WASHINGTON (AP) A survey released Monday found that U.S. Roman Catholic voters are about evenly split between President Bush and presumed Democratic presidential nominee John Kerry.
The poll by the Center for Applied Research in the Apostolate at Georgetown University found 45 percent of likely Catholic voters supported Kerry, while 41 percent backed Bush. The margin of error is 3.5 percentage points.
The split is similar to that found by the same survey in 2000, when Bush faced Democrat Al Gore.
This year's poll of 1,001 adults was conducted March 15-21. About 23 percent of voting age adults identify themselves as Catholic.
A separate survey on U.S. evangelicals released Tuesday found that 74 percent of white evangelicals said they favored Bush, while 23 percent said they would vote for Kerry.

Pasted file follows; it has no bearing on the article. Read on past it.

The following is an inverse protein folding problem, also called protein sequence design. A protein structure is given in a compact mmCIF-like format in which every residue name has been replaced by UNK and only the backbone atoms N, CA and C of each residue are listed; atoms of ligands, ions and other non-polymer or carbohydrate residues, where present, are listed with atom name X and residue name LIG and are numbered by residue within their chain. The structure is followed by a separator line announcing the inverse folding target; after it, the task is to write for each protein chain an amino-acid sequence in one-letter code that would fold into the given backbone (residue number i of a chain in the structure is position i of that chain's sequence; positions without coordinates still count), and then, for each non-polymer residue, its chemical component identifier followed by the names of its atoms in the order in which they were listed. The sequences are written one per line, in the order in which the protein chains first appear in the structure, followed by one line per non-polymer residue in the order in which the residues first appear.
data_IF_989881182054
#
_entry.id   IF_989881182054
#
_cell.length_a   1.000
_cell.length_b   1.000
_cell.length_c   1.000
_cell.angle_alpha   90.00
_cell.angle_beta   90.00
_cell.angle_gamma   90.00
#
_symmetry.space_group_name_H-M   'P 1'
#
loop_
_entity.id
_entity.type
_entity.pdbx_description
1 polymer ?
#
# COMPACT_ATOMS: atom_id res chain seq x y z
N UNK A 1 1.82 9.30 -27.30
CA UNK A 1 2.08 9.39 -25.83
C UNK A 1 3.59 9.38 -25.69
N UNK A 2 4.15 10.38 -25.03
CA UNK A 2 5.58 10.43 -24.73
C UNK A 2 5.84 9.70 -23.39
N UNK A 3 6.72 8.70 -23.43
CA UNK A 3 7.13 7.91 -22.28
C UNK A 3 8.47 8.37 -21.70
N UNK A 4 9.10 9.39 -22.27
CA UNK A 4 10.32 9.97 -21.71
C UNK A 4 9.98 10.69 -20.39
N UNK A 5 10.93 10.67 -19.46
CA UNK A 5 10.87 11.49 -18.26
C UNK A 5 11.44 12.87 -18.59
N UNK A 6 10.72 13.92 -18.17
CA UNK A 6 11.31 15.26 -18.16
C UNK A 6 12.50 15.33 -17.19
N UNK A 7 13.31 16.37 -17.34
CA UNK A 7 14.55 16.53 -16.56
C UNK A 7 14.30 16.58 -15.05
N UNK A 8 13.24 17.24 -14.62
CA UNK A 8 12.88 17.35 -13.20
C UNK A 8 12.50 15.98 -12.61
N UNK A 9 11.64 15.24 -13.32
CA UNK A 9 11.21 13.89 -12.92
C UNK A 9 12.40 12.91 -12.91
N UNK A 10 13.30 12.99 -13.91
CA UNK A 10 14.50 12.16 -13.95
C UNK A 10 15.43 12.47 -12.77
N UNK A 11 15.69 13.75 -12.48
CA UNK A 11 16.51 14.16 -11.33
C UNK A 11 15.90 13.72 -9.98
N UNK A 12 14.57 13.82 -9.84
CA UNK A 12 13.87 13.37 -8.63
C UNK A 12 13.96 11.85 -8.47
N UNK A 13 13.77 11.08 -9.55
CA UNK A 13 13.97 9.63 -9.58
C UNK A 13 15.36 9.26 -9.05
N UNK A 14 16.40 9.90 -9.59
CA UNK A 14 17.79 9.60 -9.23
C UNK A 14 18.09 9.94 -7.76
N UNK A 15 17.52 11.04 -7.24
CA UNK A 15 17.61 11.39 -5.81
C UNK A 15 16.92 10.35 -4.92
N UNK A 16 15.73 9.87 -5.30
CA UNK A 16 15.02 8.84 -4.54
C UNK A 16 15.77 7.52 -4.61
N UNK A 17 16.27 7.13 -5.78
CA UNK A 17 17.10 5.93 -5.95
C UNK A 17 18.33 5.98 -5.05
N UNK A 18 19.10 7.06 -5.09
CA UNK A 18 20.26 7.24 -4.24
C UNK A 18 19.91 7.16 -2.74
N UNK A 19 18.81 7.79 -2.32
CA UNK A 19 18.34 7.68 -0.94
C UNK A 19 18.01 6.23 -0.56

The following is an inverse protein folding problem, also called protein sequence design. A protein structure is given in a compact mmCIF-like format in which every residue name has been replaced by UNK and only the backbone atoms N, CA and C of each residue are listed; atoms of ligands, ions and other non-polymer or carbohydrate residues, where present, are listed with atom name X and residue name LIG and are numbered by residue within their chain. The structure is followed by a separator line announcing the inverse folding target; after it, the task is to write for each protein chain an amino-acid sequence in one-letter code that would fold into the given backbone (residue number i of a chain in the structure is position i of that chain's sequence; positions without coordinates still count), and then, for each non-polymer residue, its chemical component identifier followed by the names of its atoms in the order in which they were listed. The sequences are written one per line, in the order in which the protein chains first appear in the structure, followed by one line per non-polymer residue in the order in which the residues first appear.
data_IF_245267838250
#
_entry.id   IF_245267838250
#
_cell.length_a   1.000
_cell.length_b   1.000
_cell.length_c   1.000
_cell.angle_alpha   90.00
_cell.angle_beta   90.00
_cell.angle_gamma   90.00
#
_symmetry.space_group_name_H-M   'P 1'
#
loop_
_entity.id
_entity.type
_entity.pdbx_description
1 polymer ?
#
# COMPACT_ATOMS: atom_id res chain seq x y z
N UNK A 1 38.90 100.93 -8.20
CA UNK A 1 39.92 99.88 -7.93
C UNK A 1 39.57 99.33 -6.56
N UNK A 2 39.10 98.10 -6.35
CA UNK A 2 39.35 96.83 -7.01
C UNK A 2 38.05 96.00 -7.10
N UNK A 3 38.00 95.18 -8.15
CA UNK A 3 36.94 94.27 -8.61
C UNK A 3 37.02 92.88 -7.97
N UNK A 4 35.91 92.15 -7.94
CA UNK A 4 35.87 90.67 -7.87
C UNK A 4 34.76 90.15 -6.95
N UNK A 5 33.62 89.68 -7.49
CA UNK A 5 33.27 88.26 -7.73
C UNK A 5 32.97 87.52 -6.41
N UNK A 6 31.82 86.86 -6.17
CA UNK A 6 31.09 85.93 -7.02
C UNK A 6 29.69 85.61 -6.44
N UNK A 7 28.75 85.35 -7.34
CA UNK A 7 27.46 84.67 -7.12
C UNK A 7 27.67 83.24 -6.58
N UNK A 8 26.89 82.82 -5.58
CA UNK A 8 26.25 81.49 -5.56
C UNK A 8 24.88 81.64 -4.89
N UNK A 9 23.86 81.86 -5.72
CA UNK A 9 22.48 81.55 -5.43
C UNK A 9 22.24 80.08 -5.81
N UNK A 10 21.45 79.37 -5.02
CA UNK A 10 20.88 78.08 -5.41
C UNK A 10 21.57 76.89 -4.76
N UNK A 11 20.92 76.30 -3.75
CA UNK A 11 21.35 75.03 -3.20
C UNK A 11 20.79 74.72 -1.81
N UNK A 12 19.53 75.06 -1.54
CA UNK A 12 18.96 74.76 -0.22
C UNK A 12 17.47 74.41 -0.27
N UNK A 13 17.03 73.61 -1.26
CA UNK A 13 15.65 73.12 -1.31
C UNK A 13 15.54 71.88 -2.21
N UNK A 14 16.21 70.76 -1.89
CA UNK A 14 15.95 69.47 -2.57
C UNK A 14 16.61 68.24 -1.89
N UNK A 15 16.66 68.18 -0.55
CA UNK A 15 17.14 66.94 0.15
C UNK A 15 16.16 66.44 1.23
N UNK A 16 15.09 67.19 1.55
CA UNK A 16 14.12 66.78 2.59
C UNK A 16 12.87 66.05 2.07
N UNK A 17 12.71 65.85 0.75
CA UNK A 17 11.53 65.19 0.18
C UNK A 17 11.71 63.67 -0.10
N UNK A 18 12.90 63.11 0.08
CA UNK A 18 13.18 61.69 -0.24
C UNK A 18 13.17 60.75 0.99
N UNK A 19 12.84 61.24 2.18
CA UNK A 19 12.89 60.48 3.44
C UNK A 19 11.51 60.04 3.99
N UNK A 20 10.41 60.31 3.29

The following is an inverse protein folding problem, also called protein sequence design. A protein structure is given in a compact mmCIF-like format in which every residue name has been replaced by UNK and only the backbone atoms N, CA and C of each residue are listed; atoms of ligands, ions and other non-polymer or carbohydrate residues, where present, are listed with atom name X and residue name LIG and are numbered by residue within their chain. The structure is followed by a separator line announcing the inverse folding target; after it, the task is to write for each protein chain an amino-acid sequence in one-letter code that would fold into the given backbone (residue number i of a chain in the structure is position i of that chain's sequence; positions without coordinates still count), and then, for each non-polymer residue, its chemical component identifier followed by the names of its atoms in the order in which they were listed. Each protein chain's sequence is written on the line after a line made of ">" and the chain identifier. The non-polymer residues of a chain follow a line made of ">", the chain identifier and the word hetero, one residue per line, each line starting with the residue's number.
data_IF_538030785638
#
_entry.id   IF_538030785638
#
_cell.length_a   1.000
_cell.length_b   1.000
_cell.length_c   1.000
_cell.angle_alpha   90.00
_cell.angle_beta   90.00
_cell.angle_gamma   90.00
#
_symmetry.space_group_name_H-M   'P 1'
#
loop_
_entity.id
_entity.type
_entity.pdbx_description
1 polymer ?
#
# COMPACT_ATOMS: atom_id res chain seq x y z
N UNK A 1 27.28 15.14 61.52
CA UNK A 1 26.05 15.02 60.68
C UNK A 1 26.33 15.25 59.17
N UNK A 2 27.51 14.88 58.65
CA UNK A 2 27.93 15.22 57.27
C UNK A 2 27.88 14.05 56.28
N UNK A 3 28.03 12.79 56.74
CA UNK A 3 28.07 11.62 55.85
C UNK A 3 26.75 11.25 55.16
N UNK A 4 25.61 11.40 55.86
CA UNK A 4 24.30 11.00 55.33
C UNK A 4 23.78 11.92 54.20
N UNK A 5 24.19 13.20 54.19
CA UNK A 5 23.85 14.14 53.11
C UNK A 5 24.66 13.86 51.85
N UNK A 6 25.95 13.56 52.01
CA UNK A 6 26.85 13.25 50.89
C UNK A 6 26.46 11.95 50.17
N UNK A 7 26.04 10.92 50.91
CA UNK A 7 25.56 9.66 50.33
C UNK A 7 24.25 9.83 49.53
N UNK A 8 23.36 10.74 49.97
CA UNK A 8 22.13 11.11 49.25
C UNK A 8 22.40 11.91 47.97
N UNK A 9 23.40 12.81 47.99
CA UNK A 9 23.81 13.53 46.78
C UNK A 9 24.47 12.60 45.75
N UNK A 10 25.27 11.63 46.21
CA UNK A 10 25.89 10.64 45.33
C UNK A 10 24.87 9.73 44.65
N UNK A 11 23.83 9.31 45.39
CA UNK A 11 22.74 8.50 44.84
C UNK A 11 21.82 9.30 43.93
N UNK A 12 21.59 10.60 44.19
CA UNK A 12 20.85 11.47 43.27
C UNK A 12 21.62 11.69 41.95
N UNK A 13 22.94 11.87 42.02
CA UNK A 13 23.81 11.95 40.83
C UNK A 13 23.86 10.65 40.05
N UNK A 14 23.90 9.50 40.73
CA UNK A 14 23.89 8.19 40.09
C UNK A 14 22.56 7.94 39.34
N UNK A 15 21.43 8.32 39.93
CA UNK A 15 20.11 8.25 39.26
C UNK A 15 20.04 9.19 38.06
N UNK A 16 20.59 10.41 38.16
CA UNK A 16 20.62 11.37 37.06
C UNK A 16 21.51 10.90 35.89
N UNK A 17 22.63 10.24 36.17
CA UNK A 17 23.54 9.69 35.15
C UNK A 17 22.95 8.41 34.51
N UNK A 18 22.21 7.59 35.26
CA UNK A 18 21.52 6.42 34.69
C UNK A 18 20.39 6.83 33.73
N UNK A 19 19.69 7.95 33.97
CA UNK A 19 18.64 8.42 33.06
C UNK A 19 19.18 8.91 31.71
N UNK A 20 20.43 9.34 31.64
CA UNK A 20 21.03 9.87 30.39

Sixty-nine percent of white evangelicals identify themselves as Republican, while 84 percent of black evangelicals say they're Democrats.
And while white evangelicals overwhelmingly oppose gay marriage and civil unions for homosexual couples, about half said in the poll that they would prefer that state laws be changed to ban gay marriage instead of amending the U.S. Constitution.
The survey of 1,610 adults was conducted between March 16 and April 4 for U.S. News & World Report and PBS' ''Religion & Ethics Newsweekly.'' It has a margin of error of plus or minus 2.5 percentage points.
Catholic poll: http://cara.georgetown.edu/
Evangelical poll: http://www.pbs.org/wnet/religionandethics/
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